Kenya Airways reported a loss of KSh38.2 billion for the fiscal year ending December 2022, double the KSh15.8 billion previously.
In January, the Kenyan national airline’s Board of Directors announced that earnings for the year would be lower by at least 25% due to foreign exchange (Forex) losses.
“The tight forex demand had a significant impact on Kenya Airways’ financial transactions which are mainly carried out in the major foreign currencies, specifically the devaluation of the Kenya Shilling,” KQ CEO Allan Kilavuka said Monday.
“If you remove the impact of those losses and the abnormal fuel cost increase of 160 per cent, we would have made an operating profit.”
During the year, the airline’s total revenue increased by 66 per cent to Ksh117 billion as passenger numbers rose by 68 per cent to 3.7 million and cargo business uplift increased by 3.5 per cent to 65,955 tonnes.
The Group’s revenue stood at KES117 billion, a 66% increase from the previous year. This is 5% below the pre-pandemic reported revenue, indicative of the Groups projected recovery by 2024. #KQ2022FYResults #PathToRecovery pic.twitter.com/Sd5uaw3RJJ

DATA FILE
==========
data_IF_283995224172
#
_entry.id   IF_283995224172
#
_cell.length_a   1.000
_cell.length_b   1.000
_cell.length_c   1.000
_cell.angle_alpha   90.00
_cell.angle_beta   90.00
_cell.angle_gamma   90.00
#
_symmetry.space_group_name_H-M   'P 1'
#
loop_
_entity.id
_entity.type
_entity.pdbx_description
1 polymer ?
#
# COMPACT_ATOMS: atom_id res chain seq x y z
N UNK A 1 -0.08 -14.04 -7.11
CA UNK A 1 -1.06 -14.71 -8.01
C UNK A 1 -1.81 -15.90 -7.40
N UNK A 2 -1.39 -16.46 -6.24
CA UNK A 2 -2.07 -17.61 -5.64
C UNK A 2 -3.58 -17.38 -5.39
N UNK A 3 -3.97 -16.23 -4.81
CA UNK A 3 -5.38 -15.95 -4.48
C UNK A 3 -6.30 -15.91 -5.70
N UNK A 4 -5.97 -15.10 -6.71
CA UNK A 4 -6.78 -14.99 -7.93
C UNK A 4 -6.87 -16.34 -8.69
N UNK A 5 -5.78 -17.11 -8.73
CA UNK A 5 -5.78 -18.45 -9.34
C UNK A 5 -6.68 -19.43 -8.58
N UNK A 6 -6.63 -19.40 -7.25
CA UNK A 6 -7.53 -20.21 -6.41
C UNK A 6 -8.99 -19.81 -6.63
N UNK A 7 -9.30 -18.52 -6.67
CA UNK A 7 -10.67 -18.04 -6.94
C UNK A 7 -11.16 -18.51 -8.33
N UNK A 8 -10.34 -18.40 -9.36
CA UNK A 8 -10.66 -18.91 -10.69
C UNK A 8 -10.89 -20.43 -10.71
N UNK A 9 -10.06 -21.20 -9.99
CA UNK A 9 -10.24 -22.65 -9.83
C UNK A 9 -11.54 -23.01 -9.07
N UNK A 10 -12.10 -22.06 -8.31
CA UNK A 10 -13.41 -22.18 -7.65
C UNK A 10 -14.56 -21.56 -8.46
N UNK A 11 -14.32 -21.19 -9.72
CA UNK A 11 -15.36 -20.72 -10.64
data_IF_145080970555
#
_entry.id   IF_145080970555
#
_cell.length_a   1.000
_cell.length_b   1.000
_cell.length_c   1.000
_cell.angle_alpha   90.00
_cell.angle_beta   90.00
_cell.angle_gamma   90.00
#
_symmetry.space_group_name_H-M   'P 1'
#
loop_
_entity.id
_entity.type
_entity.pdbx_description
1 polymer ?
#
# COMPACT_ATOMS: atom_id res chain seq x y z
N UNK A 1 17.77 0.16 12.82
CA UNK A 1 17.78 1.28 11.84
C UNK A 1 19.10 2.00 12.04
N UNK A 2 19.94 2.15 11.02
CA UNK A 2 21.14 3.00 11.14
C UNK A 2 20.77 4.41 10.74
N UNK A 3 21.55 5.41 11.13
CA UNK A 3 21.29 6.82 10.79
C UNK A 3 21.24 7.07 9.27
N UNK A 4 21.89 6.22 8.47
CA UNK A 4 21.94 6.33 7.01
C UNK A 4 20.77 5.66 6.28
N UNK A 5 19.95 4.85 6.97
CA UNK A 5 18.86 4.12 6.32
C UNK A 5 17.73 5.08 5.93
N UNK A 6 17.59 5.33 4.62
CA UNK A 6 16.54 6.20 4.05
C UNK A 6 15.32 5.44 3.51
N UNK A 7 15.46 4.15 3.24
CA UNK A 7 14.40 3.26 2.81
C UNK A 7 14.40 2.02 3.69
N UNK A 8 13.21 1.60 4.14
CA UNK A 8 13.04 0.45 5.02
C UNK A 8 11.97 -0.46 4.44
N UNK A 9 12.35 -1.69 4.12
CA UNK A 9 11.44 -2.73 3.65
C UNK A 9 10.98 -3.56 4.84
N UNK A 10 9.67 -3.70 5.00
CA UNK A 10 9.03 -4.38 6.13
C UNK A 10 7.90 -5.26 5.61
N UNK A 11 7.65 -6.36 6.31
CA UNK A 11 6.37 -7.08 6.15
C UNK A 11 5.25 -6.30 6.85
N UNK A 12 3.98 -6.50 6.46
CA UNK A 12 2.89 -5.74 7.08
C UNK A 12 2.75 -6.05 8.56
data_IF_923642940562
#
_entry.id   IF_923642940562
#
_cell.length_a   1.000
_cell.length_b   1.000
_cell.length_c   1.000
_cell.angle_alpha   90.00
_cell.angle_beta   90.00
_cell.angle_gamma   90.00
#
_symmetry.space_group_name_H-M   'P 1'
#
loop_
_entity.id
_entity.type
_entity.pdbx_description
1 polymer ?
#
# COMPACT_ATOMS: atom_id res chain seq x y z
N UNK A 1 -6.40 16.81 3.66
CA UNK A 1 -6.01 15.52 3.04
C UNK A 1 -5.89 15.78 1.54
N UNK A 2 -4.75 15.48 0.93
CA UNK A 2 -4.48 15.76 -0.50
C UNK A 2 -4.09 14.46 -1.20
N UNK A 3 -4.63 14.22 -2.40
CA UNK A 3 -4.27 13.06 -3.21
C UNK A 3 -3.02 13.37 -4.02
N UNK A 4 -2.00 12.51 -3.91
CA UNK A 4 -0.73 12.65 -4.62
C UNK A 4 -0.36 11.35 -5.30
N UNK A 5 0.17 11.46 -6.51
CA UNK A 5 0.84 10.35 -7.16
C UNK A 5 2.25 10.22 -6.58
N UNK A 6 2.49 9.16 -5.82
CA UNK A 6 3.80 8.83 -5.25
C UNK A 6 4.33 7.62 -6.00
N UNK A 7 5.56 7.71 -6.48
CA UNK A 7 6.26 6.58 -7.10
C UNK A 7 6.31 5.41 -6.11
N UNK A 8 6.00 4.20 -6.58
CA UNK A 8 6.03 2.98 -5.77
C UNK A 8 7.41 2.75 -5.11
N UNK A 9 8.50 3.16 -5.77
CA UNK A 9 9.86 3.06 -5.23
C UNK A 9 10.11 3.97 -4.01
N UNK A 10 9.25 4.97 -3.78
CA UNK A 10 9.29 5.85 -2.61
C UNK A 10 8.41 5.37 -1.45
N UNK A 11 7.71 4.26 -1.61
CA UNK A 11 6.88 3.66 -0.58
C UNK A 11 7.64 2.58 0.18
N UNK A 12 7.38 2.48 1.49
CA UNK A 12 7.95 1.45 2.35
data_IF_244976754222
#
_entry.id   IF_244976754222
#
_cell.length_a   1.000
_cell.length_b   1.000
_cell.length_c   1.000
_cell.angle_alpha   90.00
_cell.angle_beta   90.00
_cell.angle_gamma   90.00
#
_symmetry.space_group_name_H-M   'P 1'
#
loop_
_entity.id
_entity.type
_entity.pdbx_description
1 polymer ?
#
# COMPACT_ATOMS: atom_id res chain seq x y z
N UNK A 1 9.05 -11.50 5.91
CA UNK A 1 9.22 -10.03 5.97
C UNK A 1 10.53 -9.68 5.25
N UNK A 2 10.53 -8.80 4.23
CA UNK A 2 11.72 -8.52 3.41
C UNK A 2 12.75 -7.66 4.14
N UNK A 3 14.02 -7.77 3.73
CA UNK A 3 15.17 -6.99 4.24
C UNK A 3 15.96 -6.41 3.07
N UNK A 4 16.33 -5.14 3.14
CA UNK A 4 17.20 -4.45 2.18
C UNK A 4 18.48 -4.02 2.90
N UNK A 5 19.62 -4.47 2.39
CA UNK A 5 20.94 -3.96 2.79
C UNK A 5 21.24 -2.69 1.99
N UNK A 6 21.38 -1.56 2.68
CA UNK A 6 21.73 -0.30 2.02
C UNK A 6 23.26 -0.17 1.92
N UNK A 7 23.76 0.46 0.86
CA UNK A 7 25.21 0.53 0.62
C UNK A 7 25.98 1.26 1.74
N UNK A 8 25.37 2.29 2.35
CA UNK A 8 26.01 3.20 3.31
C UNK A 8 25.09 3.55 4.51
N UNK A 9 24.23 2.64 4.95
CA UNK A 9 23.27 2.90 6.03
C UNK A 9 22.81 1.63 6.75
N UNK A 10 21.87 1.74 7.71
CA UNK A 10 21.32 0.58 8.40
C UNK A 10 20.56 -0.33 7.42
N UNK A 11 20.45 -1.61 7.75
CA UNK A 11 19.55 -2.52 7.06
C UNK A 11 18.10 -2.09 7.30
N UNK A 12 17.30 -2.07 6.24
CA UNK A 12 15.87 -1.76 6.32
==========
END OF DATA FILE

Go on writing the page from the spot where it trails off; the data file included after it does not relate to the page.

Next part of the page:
— Kenya Airways (@KenyaAirways) March 27, 2023
KQ’s costs surged from Ksh86.4 billion to Ksh155 billion, mainly driven by rising fuel prices. Other direct operating expenses shot up due to increased capacity.
“Net financing cost increased by Sh23 billion because of a one-off transaction that was taken during the year pertaining to the takeover of a US dollar-denominated loan by the Kenyan government which converted the loan to Kenyan shillings,” said Hellen Mathuka, chief financial officer at KQ.
“The conversation required as a company to recycle the foreign exchange losses through the profit and loss accounting, having an impact of Ksh18 billion.”
The KQ board says the airline will break even this year and reach profitability by 2024.
“We are emerging. I am very excited with what we are doing. We have a journey to walk to 2024, but green shoots of change have started to show,” said Kilavuka.